Nike raised its full-year revenue outlook on Tuesday after reporting quarterly results that beat estimates, but warned of margin pressures as it continues to get rid of excess inventory through heavy discounts.
The company saw strong demand for its sneakers, including classic styles such as Jordan Retro and newer franchise launches such as LeBron 20, that helped grow its market share.
Nike said its apparel inventory fell in the third quarter and expects to end fiscal 2023 with “healthy” inventory levels.
Rival Adidas is still struggling from its split with the artist formerly known as Kanye West and the German company is expected to post its first annual loss in three decades this year.
Nike’s shares fell 2% in extended trading on Tuesday after the company said it expects 2023 gross margin to decline about 250 basis points, at the low end of its previous forecast range.
The company’s margins remain pressured by a strong U.S. dollar, higher freight costs and Nike’s efforts to offer steeper discounts in an attempt to get rid of excess inventory, Chief Financial Officer Matthew Friend said.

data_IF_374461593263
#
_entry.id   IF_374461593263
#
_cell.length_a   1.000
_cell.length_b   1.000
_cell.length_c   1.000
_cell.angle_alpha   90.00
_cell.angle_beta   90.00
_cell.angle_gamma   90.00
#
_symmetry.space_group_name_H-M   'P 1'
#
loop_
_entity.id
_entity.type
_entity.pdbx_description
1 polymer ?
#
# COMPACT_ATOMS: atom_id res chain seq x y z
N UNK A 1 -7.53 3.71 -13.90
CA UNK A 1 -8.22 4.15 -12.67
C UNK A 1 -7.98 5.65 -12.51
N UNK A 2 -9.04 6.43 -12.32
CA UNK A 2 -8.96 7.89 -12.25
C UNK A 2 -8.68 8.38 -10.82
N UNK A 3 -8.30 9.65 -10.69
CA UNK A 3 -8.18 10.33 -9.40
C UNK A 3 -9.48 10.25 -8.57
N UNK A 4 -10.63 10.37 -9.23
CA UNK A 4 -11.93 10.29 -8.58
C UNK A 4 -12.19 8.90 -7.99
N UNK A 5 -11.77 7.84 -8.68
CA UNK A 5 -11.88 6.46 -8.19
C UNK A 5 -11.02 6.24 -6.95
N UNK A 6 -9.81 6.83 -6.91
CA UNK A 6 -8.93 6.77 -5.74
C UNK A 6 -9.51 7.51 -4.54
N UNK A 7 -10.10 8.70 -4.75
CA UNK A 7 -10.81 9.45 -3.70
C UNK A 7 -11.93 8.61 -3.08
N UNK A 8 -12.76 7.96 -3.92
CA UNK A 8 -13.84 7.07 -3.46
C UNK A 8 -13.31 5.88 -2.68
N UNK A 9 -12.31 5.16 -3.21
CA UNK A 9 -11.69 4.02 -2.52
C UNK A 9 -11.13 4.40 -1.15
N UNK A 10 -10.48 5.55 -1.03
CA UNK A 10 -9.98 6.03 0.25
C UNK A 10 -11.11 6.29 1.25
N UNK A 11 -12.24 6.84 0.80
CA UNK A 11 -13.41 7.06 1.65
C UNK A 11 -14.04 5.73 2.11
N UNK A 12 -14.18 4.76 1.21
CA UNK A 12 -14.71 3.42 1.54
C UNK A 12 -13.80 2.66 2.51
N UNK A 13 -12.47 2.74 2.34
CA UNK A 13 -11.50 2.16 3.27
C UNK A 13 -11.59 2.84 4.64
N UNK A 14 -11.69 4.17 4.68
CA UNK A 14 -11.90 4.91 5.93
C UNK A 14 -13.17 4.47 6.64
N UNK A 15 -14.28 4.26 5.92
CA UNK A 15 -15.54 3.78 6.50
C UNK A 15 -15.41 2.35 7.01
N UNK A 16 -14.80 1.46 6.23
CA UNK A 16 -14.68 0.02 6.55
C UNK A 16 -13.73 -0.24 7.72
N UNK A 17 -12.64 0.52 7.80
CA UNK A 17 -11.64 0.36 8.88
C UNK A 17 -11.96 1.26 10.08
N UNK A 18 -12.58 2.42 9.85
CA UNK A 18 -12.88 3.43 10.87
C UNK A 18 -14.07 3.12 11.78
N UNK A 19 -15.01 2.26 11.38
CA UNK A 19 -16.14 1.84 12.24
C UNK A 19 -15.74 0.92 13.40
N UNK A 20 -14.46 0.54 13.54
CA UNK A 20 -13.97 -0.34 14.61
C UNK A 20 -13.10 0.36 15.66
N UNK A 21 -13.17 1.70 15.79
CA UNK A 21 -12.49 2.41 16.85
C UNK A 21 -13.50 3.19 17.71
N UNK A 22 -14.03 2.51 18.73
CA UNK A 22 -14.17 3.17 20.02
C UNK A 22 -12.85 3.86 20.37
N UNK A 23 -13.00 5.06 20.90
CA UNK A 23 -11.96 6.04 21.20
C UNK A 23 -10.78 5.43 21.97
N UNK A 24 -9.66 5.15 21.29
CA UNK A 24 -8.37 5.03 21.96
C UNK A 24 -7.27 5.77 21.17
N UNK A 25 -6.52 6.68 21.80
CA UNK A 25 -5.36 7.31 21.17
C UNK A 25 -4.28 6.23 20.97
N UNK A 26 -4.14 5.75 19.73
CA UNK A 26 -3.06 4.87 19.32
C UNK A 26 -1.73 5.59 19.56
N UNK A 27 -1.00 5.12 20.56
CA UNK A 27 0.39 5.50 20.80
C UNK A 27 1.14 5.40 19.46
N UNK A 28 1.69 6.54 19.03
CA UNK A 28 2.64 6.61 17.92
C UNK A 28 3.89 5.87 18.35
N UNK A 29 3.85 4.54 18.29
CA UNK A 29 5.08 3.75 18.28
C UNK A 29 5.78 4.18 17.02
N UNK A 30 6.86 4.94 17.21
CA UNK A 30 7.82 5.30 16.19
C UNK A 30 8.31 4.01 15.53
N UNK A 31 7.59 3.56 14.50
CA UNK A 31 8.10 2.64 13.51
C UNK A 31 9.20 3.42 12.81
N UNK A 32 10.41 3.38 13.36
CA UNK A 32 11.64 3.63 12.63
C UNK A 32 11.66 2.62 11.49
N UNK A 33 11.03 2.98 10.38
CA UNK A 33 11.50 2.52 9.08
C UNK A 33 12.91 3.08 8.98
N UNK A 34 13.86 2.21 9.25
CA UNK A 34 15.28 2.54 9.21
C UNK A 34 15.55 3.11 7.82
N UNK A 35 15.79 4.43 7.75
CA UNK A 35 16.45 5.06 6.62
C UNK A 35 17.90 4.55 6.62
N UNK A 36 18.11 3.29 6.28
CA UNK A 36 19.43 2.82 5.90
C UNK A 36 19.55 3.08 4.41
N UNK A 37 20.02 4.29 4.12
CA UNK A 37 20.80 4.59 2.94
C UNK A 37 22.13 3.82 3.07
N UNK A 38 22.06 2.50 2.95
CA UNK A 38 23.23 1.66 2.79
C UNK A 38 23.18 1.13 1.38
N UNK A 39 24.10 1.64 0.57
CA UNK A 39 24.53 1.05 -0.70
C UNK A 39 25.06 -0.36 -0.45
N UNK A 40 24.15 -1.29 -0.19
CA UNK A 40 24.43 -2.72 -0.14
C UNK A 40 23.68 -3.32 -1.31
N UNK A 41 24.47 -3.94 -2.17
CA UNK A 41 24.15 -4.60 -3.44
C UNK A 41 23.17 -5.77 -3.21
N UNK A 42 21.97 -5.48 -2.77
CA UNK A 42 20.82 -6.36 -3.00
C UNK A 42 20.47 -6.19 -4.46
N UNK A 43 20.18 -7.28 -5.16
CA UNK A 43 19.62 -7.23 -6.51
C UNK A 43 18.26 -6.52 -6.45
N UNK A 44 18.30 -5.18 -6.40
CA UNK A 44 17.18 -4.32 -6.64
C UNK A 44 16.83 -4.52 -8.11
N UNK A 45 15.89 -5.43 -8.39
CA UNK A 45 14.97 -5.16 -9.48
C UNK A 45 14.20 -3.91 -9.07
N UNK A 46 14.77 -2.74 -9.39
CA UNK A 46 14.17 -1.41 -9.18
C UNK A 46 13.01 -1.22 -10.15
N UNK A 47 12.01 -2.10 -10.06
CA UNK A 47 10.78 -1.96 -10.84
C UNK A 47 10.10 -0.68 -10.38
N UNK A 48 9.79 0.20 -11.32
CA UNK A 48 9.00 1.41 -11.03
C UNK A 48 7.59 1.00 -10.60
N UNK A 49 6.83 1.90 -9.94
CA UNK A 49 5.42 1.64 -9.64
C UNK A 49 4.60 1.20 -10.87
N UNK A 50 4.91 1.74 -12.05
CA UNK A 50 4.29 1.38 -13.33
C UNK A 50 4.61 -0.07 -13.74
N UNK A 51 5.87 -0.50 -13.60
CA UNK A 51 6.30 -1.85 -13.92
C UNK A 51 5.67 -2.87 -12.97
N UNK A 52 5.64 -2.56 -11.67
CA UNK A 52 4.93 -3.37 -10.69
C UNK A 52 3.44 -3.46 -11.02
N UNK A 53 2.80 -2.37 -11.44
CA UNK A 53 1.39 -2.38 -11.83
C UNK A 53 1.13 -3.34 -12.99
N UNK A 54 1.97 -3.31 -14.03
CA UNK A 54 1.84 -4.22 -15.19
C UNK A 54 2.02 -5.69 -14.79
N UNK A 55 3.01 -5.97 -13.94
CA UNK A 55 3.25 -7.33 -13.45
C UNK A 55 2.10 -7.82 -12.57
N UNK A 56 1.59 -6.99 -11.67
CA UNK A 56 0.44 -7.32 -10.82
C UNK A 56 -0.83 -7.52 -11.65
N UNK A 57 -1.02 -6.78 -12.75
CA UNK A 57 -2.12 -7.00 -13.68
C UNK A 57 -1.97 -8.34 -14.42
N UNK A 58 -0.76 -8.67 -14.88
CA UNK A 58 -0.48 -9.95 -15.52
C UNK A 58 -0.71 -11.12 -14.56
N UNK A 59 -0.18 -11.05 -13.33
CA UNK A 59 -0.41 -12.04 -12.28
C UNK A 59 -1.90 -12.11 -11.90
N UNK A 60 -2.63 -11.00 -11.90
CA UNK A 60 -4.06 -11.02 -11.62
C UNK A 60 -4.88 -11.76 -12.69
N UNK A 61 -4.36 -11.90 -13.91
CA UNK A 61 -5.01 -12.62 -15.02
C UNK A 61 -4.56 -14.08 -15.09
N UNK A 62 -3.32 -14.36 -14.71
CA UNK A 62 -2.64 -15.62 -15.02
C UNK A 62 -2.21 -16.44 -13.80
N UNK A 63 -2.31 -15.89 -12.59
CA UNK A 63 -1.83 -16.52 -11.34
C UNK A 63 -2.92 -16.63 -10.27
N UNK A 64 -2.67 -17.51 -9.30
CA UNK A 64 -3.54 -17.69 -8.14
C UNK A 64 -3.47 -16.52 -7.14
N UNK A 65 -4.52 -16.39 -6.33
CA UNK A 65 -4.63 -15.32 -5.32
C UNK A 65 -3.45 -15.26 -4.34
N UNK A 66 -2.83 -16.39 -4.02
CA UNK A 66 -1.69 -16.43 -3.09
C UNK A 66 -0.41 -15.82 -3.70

Nike is in a much better position with inventories than it was in the past six months, Jessica Ramirez, senior analyst at Jane Hali and Associates said.
Sales in Greater China fell about 8% even as the country eased pandemic-related restrictions, which is expected to benefit the company in the near term.
Nike’s recovery in China looks a lot more better than Adidas which has been “falling apart” in the country, Morningstar analyst David Swartz said.
Nike now expects reported revenue for the full year to increase in the high-single-digit range, compared with its previous forecast of growth in the mid single digits.
In the fourth quarter, the company expects flat to low-single-digit revenue growth, compared with estimates of a 2.42% rise, according to IBES data from Refinitiv.
Nike posted revenue of $12.39 billion in the third quarter beating estimates of $11.47 billion and reported a profit of 79 cents per share above estimates of 55 cents.